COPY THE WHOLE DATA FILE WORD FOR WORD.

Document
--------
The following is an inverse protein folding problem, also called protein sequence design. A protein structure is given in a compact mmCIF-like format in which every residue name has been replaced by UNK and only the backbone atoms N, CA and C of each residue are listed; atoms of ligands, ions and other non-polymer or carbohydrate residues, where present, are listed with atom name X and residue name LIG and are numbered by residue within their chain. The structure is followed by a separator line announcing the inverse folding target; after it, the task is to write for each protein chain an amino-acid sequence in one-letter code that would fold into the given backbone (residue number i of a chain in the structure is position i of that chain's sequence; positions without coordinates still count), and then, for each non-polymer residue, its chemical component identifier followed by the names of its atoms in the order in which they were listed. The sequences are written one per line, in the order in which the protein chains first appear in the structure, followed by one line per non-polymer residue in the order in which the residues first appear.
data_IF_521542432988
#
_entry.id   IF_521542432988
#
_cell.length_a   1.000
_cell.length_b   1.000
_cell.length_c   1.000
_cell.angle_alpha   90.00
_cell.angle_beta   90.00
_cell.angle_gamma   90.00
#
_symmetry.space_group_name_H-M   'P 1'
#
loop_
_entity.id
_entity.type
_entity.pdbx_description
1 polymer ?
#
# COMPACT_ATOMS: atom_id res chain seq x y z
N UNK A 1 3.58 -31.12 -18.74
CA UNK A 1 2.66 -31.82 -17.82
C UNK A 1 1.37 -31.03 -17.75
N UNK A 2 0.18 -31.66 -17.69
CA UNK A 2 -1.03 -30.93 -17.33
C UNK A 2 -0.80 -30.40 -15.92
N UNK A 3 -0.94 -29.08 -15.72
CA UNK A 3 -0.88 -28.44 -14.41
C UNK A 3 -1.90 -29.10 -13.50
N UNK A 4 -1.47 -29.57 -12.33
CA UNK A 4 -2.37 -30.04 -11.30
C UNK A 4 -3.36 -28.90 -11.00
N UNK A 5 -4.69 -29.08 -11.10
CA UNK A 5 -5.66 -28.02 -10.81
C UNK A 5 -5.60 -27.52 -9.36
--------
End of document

The following is an inverse protein folding problem, also called protein sequence design. A protein structure is given in a compact mmCIF-like format in which every residue name has been replaced by UNK and only the backbone atoms N, CA and C of each residue are listed; atoms of ligands, ions and other non-polymer or carbohydrate residues, where present, are listed with atom name X and residue name LIG and are numbered by residue within their chain. The structure is followed by a separator line announcing the inverse folding target; after it, the task is to write for each protein chain an amino-acid sequence in one-letter code that would fold into the given backbone (residue number i of a chain in the structure is position i of that chain's sequence; positions without coordinates still count), and then, for each non-polymer residue, its chemical component identifier followed by the names of its atoms in the order in which they were listed. The sequences are written one per line, in the order in which the protein chains first appear in the structure, followed by one line per non-polymer residue in the order in which the residues first appear.
data_IF_521542432988
#
_entry.id   IF_521542432988
#
_cell.length_a   1.000
_cell.length_b   1.000
_cell.length_c   1.000
_cell.angle_alpha   90.00
_cell.angle_beta   90.00
_cell.angle_gamma   90.00
#
_symmetry.space_group_name_H-M   'P 1'
#
loop_
_entity.id
_entity.type
_entity.pdbx_description
1 polymer ?
#
# COMPACT_ATOMS: atom_id res chain seq x y z
N UNK A 1 3.58 -31.12 -18.74
CA UNK A 1 2.66 -31.82 -17.82
C UNK A 1 1.37 -31.03 -17.75
N UNK A 2 0.18 -31.66 -17.69
CA UNK A 2 -1.03 -30.93 -17.33
C UNK A 2 -0.80 -30.40 -15.92
N UNK A 3 -0.94 -29.08 -15.72
CA UNK A 3 -0.88 -28.44 -14.41
C UNK A 3 -1.90 -29.10 -13.50
N UNK A 4 -1.47 -29.57 -12.33
CA UNK A 4 -2.37 -30.04 -11.30
C UNK A 4 -3.36 -28.90 -11.00
N UNK A 5 -4.69 -29.08 -11.10
CA UNK A 5 -5.66 -28.02 -10.81
C UNK A 5 -5.60 -27.52 -9.36